Sunday, June 20, 2010
Midewin National Tallgrass Prairie
Yesterday Greenturtle and I went on a car caravan tour at Midewin National Tallgrass Prairie, as I was hoping to see the Upland Sandpiper. Midewin has an interesting history, having once been part of the Joliet Arsenal, and established as the first national tallgrass prairie in the late 1990s. Since then, several public hiking trails have been established, but if you want to see the restricted areas, you have to go on a tour.
The morning was lovely, sunny and not as hot as we had feared from the weather forecast. The last week or so has been just miserably hot and humid, so we were lucky for such a pleasant tour. Being an introvert, I usually bird on my own, but it is fun to go out with a group sometimes. Birders, on the whole, I have found to be very friendly and helpful people.
We saw some nice birds on the three and a half hour trip, including several beautiful Baltimore Orioles, a virtuoso mockingbird imitating the calls of at least a dozen other species, and a great blue heron rookery. I got some looks at two groups of bobolinks, though not as up close and personal as I've seen them at Nachusa Grasslands. I think my favorite bird was a red-eyed vireo bringing food to his (or her?) nest. We even got to see the inside of one of the bunkers, which had some historic graffiti on the ceiling.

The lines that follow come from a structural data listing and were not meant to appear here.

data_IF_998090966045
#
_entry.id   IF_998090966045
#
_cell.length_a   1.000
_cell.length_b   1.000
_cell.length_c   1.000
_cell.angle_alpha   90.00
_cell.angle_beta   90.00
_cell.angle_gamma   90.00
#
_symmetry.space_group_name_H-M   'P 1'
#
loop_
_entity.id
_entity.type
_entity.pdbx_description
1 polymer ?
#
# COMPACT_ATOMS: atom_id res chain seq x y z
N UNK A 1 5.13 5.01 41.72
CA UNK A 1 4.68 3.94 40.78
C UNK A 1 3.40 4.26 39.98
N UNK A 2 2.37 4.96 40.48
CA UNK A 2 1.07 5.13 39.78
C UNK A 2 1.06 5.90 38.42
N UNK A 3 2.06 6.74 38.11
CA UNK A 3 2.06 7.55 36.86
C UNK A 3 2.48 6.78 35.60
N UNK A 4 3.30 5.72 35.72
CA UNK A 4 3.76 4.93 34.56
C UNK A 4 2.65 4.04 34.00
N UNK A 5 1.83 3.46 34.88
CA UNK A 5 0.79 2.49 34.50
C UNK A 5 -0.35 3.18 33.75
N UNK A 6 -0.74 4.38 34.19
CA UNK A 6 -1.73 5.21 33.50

What I did not see were any upland sandpipers. One of the tour guides told me that when Midewin was first established, he saw the sandpipers all over the place, but now the population is only one or two dozen individuals, although apparently that has remained stable over the last five years. The cause of this decline is unknown, but his theory is that Midewin has stopped allowing hunting of mammals that predate on the eggs or young of the ground-nesting sandpipers, including raccoons, mink and coyote, while also clearing out a lot of the brush that would have provided habitat for other species which the predators could have fed upon. It is very sad, and I hate to see how many lovely species of Illinois birds are declining or barely holding on.